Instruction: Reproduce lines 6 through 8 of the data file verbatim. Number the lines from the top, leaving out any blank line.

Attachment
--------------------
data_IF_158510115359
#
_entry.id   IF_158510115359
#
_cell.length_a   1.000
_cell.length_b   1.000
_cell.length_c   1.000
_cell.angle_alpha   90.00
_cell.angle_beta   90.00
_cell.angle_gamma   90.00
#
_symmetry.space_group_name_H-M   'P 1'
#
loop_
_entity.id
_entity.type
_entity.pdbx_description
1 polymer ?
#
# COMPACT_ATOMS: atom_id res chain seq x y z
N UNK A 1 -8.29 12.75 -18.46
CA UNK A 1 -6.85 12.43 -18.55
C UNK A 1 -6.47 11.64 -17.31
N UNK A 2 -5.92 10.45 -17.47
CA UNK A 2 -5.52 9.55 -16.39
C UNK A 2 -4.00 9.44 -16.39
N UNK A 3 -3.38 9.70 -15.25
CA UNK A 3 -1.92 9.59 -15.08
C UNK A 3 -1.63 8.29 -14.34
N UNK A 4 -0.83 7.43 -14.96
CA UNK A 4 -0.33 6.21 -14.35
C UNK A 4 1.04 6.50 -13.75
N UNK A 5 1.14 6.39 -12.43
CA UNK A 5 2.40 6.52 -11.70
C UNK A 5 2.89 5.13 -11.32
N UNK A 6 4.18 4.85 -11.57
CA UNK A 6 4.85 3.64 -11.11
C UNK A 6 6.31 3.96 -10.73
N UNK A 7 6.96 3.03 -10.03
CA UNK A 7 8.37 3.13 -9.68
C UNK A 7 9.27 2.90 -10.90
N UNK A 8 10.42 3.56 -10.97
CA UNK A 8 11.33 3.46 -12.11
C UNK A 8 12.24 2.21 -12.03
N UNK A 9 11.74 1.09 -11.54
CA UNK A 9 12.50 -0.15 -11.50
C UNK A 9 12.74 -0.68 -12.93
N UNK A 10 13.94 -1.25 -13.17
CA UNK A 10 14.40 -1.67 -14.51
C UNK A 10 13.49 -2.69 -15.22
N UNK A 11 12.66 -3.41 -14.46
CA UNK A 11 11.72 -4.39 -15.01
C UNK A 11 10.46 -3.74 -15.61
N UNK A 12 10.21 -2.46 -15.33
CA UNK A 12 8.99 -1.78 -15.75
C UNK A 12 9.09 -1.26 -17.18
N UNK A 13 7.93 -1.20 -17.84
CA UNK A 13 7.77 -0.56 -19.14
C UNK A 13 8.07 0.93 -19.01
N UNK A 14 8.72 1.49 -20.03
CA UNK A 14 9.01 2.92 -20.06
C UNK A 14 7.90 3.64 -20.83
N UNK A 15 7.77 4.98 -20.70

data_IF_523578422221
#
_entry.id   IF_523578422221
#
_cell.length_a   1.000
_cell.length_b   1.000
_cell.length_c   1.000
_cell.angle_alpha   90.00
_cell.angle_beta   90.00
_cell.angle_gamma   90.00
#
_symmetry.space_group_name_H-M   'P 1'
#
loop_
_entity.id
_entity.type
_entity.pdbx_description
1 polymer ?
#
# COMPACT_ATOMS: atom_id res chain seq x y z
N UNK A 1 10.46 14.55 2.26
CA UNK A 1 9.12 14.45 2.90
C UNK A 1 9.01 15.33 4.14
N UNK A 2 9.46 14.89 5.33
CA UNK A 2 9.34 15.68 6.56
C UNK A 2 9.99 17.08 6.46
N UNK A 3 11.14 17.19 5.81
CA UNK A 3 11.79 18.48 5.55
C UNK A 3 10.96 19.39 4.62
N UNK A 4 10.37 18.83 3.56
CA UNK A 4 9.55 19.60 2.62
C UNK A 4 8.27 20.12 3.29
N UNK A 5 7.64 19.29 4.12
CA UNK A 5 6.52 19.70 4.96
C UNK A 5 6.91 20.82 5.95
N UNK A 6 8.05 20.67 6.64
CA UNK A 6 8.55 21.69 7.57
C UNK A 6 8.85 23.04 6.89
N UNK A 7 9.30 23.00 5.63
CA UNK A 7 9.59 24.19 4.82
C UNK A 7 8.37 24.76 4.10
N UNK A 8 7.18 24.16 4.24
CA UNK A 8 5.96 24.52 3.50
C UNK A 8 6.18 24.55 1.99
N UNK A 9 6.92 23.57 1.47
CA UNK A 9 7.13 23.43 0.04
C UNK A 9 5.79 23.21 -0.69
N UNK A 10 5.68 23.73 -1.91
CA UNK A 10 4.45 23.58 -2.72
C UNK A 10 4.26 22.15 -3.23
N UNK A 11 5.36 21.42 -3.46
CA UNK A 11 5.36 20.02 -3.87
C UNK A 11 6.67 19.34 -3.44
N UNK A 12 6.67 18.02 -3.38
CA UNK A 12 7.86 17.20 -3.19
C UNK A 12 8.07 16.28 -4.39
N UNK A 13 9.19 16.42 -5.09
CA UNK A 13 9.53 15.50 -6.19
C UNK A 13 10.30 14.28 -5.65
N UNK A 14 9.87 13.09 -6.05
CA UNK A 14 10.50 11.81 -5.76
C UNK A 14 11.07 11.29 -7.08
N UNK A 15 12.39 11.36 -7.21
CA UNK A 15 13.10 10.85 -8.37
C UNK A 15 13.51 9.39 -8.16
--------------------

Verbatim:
_cell.length_b   1.000
_cell.length_c   1.000
_cell.angle_alpha   90.00